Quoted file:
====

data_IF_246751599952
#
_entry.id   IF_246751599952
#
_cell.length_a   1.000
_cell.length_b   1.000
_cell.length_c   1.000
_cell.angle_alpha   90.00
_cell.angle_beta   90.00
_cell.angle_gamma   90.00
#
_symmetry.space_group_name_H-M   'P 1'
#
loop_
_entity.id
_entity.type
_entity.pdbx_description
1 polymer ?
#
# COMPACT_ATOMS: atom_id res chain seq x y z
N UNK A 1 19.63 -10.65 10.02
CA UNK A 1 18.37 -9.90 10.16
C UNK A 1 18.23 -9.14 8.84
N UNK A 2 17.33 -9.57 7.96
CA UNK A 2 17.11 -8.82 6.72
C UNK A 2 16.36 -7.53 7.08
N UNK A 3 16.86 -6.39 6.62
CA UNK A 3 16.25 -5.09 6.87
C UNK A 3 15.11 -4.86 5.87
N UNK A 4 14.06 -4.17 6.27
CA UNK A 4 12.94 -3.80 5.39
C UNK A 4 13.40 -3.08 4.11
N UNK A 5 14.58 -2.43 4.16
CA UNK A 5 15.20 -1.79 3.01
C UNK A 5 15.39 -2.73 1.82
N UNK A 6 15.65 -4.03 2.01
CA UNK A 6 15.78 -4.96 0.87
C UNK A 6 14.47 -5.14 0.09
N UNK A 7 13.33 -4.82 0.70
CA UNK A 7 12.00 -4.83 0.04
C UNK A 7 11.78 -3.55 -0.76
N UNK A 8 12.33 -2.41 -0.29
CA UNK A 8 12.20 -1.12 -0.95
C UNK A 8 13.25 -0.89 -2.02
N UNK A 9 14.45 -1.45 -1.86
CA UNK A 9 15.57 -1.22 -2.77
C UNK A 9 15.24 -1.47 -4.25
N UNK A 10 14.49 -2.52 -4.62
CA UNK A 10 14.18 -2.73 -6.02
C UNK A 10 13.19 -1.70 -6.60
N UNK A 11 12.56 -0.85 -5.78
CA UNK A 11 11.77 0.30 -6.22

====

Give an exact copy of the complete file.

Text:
data_IF_246751599952
#
_entry.id   IF_246751599952
#
_cell.length_a   1.000
_cell.length_b   1.000
_cell.length_c   1.000
_cell.angle_alpha   90.00
_cell.angle_beta   90.00
_cell.angle_gamma   90.00
#
_symmetry.space_group_name_H-M   'P 1'
#
loop_
_entity.id
_entity.type
_entity.pdbx_description
1 polymer ?
#
# COMPACT_ATOMS: atom_id res chain seq x y z
N UNK A 1 19.63 -10.65 10.02
CA UNK A 1 18.37 -9.90 10.16
C UNK A 1 18.23 -9.14 8.84
N UNK A 2 17.33 -9.57 7.96
CA UNK A 2 17.11 -8.82 6.72
C UNK A 2 16.36 -7.53 7.08
N UNK A 3 16.86 -6.39 6.62
CA UNK A 3 16.25 -5.09 6.87
C UNK A 3 15.11 -4.86 5.87
N UNK A 4 14.06 -4.17 6.27
CA UNK A 4 12.94 -3.80 5.39
C UNK A 4 13.40 -3.08 4.11
N UNK A 5 14.58 -2.43 4.16
CA UNK A 5 15.20 -1.79 3.01
C UNK A 5 15.39 -2.73 1.82
N UNK A 6 15.65 -4.03 2.01
CA UNK A 6 15.78 -4.96 0.87
C UNK A 6 14.47 -5.14 0.09
N UNK A 7 13.33 -4.82 0.70
CA UNK A 7 12.00 -4.83 0.04
C UNK A 7 11.78 -3.55 -0.76
N UNK A 8 12.33 -2.41 -0.29
CA UNK A 8 12.20 -1.12 -0.95
C UNK A 8 13.25 -0.89 -2.02
N UNK A 9 14.45 -1.45 -1.86
CA UNK A 9 15.57 -1.22 -2.77
C UNK A 9 15.24 -1.47 -4.25
N UNK A 10 14.49 -2.52 -4.62
CA UNK A 10 14.18 -2.73 -6.02
C UNK A 10 13.19 -1.70 -6.60
N UNK A 11 12.56 -0.85 -5.78
CA UNK A 11 11.77 0.30 -6.22